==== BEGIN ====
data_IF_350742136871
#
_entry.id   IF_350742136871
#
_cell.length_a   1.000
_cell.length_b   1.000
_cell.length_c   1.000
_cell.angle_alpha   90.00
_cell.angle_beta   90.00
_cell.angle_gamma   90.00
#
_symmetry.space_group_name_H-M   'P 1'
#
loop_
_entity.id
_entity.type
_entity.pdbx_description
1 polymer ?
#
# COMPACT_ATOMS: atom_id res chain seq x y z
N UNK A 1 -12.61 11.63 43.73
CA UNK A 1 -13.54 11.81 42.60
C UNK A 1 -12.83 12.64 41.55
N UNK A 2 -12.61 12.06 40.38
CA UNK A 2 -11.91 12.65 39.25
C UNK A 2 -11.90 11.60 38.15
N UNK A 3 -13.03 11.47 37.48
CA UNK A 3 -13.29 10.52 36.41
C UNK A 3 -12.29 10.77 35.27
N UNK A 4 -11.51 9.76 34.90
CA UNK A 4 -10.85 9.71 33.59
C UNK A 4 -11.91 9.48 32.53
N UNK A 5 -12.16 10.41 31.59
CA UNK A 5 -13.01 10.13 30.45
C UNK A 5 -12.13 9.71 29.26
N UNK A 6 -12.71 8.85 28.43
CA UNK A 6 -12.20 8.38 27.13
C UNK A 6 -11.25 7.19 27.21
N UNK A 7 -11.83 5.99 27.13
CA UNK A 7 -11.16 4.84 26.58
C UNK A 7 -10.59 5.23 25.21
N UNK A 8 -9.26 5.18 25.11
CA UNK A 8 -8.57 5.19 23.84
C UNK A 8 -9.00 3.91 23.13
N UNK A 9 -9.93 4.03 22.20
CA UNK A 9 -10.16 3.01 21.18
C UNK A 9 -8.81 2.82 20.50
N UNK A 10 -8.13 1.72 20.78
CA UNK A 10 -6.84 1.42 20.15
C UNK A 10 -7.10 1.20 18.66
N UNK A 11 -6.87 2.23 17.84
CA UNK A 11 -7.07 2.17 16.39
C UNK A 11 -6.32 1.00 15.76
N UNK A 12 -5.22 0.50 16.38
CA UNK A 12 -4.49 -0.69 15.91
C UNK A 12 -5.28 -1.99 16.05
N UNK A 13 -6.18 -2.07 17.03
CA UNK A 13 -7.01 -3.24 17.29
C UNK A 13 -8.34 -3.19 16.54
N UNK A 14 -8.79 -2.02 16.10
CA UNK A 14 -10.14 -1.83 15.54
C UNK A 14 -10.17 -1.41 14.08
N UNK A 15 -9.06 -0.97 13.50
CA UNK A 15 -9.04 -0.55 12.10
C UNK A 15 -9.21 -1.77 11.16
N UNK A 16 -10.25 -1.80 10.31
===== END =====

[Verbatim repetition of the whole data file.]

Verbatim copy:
data_IF_350742136871
#
_entry.id   IF_350742136871
#
_cell.length_a   1.000
_cell.length_b   1.000
_cell.length_c   1.000
_cell.angle_alpha   90.00
_cell.angle_beta   90.00
_cell.angle_gamma   90.00
#
_symmetry.space_group_name_H-M   'P 1'
#
loop_
_entity.id
_entity.type
_entity.pdbx_description
1 polymer ?
#
# COMPACT_ATOMS: atom_id res chain seq x y z
N UNK A 1 -12.61 11.63 43.73
CA UNK A 1 -13.54 11.81 42.60
C UNK A 1 -12.83 12.64 41.55
N UNK A 2 -12.61 12.06 40.38
CA UNK A 2 -11.91 12.65 39.25
C UNK A 2 -11.90 11.60 38.15
N UNK A 3 -13.03 11.47 37.48
CA UNK A 3 -13.29 10.52 36.41
C UNK A 3 -12.29 10.77 35.27
N UNK A 4 -11.51 9.76 34.90
CA UNK A 4 -10.85 9.71 33.59
C UNK A 4 -11.91 9.48 32.53
N UNK A 5 -12.16 10.41 31.59
CA UNK A 5 -13.01 10.13 30.45
C UNK A 5 -12.13 9.71 29.26
N UNK A 6 -12.71 8.85 28.43
CA UNK A 6 -12.20 8.38 27.13
C UNK A 6 -11.25 7.19 27.21
N UNK A 7 -11.83 5.99 27.13
CA UNK A 7 -11.16 4.84 26.58
C UNK A 7 -10.59 5.23 25.21
N UNK A 8 -9.26 5.18 25.11
CA UNK A 8 -8.57 5.19 23.84
C UNK A 8 -9.00 3.91 23.13
N UNK A 9 -9.93 4.03 22.20
CA UNK A 9 -10.16 3.01 21.18
C UNK A 9 -8.81 2.82 20.50
N UNK A 10 -8.13 1.72 20.78
CA UNK A 10 -6.84 1.42 20.15
C UNK A 10 -7.10 1.20 18.66
N UNK A 11 -6.87 2.23 17.84
CA UNK A 11 -7.07 2.17 16.39
C UNK A 11 -6.32 1.00 15.76
N UNK A 12 -5.22 0.50 16.38
CA UNK A 12 -4.49 -0.69 15.91
C UNK A 12 -5.28 -1.99 16.05
N UNK A 13 -6.18 -2.07 17.03
CA UNK A 13 -7.01 -3.24 17.29
C UNK A 13 -8.34 -3.19 16.54
N UNK A 14 -8.79 -2.02 16.10
CA UNK A 14 -10.14 -1.83 15.54
C UNK A 14 -10.17 -1.41 14.08
N UNK A 15 -9.06 -0.97 13.50
CA UNK A 15 -9.04 -0.55 12.10
C UNK A 15 -9.21 -1.77 11.16
N UNK A 16 -10.25 -1.80 10.31